was decidedly of opinion, that the proceeding under discussion was extremely unconstitutional. (A laugh on the ministerial benches.) This laugh was perfectly natural from those who were every day in the habit of treating the constitution with contempt. But what could be conceived more unconstitutional or unfair, than that of a military commander going into the king's closet, without the knowledge of any minister, and presenting his majesty a paper justificatory of his own conduct, and criminatory of the conduct of his naval colleague? If such a paper had been in the regular way presented through a responsible minister, it would be by him, as was his duty, submitted to the consideration of his colleagues, who, if they did their duty, would not present it to his Majesty, at least, without apprizing sir Richard Strachan of its contents, and affording him an opportunity to defend himself. What, he would ask, was the course likely to be pursued by the first lord of the admiralty upon such a consultation? He hoped that no man on either side of the House could have a doubt that lord Mulgrave would have immediately communicated with sir Richard Strachan upon the subject of such a paper. If, then, the present case was to serve as a precedent, every man might do what lord Chatham had done, and there was an end of the responsibility of ministers. He submitted it to the wisdom of the Speaker, if any paper of this kind ought to go to the king, save through the constitutional organ? By the constitution, the king could not see a minister on his return from a foreign court, but in the presence of his secretary for foreign affairs; and he appealed to the right hon. gent. (Mr. Canning) if an interview of that description had been advised, while he held the office, whether he would not have resigned? Why, then, should the commander of an expedition on his return have the privilege of going into his Majesty's closet secretly to asperse the character of 488 the other officers associated with him in the expedition? Why should he communicate with his Majesty upon such a subject but through the constitutional channel, the office of the secretary of state: But it was said his Majesty had delivered the narrative to lord Liverpool. He would presume that his Majesty had read and formed an opinion on it. His cabinet might hold an opinion directly the reverse, either that the army or that the navy was to blame. What, then, would be the consequence, if the cabinet had to advise their sovereign directly against the opinion they knew he had formed? What became of that respect to his Majesty; that decency and attention prescribed by the constitution? The order of the House was also urged. But it did not follow that they, when they made that order, understood that the paper was presented in any other but the ordinary constitutional way, through the Secretary of State, or the Commander in Chief. At any rate, it was not fair to bind the House down to what, on consideration, they found to be pregnant with mischief. On most important points, they rescinded their orders, when they saw that evil consequences would result from them, not at first contemplated. He had no resolution ready to submit, but humbly referred to the Speaker to say, whether this matter was conformable to the constitution and usages of parliament.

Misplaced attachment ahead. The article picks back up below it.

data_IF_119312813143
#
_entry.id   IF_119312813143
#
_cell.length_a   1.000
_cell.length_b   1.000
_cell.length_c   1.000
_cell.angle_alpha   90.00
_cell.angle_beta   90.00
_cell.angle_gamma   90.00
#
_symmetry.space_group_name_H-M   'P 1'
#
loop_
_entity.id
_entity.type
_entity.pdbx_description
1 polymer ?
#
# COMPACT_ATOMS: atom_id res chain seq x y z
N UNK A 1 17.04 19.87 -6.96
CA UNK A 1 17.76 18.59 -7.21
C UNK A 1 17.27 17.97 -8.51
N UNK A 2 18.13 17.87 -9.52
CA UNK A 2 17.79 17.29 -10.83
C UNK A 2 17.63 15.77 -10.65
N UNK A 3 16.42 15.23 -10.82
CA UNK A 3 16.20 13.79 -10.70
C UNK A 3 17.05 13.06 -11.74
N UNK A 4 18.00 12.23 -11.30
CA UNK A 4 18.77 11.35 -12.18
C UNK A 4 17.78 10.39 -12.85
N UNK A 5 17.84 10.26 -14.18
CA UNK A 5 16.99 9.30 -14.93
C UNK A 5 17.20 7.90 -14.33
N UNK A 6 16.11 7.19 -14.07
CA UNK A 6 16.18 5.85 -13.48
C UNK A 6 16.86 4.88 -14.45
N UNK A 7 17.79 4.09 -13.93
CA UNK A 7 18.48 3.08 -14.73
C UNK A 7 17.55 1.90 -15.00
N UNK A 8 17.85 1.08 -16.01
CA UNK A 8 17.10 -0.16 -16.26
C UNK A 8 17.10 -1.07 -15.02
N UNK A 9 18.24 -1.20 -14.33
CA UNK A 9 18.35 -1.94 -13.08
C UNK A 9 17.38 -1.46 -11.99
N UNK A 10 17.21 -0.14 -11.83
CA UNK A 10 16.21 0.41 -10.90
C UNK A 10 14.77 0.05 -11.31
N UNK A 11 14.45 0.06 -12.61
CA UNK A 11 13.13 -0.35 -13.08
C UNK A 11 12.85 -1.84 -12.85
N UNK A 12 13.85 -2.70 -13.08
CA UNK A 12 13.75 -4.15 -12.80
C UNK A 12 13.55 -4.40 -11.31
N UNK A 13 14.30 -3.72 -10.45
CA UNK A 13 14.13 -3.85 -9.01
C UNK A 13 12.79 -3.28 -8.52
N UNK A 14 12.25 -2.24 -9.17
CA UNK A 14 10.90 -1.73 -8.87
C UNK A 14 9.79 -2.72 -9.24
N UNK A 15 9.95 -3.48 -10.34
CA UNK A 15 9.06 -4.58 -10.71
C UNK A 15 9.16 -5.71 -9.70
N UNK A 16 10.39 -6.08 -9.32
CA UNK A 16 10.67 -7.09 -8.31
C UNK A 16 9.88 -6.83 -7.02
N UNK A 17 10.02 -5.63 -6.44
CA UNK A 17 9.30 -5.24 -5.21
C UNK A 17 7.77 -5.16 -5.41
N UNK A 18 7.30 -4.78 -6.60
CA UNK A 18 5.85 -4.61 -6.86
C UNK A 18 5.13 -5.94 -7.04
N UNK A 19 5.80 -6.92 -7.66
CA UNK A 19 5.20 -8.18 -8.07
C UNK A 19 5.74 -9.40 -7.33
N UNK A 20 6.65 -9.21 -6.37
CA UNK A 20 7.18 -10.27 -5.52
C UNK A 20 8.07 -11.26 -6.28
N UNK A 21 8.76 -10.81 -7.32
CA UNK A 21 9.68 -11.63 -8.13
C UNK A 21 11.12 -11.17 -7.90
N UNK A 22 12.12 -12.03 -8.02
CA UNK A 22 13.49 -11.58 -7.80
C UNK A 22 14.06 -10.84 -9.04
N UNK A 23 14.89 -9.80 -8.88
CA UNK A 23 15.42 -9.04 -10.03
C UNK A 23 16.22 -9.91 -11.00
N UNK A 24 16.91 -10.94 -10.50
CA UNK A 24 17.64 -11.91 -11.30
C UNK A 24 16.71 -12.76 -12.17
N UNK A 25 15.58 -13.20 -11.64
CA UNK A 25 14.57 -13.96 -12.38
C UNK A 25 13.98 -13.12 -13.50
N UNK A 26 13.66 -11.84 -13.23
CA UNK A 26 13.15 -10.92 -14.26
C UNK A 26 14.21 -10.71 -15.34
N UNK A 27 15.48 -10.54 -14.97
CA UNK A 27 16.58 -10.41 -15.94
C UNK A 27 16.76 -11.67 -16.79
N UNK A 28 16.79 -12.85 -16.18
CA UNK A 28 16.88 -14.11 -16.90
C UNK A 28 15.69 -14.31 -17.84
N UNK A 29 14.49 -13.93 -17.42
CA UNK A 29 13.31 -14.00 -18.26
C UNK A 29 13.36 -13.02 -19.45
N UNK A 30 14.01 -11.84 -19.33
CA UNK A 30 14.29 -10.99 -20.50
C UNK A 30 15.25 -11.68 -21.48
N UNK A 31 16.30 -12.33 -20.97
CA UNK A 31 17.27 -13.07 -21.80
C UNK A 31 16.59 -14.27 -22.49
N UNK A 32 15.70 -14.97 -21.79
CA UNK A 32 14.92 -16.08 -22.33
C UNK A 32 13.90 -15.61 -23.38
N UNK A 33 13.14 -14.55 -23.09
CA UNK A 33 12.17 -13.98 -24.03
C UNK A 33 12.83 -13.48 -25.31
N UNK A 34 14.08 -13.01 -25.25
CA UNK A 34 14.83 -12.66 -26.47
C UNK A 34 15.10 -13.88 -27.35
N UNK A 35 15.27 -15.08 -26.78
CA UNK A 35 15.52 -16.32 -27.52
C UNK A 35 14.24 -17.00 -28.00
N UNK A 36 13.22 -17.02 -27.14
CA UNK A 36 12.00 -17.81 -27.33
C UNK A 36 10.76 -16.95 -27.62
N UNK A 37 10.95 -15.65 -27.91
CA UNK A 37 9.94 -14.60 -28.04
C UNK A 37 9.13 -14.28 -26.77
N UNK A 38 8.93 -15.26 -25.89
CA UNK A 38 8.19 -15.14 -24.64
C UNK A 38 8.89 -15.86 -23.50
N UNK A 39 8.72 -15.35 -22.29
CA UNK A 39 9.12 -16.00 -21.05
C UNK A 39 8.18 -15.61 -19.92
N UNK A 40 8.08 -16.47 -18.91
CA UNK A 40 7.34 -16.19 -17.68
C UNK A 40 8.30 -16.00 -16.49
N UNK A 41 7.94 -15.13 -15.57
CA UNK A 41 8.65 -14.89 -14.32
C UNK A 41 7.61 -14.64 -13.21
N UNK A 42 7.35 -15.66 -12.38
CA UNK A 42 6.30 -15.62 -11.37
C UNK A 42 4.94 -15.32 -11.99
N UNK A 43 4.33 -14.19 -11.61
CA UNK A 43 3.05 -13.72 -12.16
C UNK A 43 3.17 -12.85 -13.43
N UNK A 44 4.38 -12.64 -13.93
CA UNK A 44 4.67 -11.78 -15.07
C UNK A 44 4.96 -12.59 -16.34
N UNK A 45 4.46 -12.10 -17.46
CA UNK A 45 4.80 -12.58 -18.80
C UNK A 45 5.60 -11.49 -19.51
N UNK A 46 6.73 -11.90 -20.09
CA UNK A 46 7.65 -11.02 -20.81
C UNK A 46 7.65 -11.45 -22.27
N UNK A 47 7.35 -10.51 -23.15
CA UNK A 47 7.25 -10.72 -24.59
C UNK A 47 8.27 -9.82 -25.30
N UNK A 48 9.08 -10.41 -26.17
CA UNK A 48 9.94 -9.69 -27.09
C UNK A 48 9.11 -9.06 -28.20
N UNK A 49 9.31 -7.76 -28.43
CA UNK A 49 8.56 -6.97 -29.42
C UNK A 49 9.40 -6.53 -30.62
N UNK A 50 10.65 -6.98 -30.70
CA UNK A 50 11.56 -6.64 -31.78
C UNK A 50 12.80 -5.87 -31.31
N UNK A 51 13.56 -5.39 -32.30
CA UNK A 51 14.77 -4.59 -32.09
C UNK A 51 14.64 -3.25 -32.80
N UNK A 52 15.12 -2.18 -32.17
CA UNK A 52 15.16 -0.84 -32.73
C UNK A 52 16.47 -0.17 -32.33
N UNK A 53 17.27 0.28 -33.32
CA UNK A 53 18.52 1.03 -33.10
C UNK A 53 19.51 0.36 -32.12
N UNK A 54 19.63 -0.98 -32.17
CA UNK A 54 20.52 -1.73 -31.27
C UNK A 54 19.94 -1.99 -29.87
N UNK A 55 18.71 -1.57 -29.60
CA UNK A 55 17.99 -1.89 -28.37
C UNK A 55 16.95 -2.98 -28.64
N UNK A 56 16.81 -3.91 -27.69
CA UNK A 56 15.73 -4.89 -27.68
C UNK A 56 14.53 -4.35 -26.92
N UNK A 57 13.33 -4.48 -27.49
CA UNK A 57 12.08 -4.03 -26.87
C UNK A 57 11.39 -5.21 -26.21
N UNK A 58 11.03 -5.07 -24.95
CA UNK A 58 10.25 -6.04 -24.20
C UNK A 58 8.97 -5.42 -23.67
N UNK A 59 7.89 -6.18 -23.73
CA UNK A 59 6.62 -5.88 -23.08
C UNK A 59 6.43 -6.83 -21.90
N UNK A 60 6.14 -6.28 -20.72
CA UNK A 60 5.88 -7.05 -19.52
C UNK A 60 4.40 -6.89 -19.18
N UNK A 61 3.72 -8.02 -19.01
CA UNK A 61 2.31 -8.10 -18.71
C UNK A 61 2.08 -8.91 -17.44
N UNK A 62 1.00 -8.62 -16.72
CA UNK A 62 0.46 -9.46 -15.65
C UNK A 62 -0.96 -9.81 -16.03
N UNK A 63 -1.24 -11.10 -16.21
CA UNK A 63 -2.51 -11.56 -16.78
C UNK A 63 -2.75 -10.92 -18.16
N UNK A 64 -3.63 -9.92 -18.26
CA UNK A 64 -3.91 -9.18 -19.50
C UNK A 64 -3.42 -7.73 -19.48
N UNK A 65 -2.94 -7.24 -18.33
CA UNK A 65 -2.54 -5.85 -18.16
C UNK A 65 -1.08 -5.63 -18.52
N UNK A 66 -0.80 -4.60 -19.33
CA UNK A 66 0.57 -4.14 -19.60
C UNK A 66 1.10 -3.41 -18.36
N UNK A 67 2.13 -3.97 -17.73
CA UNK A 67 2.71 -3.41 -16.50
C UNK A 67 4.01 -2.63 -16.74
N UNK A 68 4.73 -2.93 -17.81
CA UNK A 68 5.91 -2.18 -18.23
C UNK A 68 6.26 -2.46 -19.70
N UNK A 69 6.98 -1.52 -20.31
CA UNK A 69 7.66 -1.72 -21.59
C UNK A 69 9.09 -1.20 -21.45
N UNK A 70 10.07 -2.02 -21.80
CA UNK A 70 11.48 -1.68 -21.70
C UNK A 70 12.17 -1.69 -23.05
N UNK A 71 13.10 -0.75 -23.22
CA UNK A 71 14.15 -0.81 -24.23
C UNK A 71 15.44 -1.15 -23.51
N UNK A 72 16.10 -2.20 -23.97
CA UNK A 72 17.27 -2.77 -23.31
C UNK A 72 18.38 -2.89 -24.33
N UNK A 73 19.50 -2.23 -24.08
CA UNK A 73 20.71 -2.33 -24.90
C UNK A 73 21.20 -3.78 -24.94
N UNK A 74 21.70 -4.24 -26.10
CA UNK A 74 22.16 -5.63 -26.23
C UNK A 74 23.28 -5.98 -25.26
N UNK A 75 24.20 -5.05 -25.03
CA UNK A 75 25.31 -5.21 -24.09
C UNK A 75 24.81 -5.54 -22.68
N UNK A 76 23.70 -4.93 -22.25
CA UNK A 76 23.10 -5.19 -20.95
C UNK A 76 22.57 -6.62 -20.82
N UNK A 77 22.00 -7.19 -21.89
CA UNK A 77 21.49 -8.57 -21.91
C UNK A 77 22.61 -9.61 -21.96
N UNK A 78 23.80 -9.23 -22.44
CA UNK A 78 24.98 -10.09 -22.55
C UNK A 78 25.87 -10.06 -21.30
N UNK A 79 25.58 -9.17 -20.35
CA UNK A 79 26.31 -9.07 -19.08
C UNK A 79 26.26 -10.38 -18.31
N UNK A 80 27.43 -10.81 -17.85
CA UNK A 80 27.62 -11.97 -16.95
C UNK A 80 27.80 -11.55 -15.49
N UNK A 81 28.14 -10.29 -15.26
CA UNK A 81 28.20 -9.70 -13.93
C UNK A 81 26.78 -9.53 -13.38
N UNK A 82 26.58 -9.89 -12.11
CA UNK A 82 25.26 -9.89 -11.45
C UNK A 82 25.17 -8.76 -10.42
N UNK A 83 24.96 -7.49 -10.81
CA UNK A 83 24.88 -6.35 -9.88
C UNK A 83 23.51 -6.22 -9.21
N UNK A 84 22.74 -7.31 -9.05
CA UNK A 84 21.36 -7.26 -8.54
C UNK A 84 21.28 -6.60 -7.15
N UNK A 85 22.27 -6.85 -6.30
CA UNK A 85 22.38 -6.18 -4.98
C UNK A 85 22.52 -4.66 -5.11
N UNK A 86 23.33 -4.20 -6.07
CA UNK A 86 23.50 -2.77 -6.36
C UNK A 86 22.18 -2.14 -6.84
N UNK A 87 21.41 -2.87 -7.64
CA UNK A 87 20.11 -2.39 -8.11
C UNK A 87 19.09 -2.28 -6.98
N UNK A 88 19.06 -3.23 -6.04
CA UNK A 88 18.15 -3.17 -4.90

Mr. Secretary Ryder
did not think the matter of sufficient importance, to call on the Speaker for a decision, which only seemed to be the forlorn hope of gentlemen, who found their arguments could not bear them out in what they wished. It was impossible to ground a single constitutional argument on their view of the case; and if statements against the navy were contained in the narrative, the navy might gainsay them by a counter statement.
The Chancellor of the Exchequer
explained. He was prepared to declare himself responsible, that this was the paper called for by the House.
§ Mr. Windham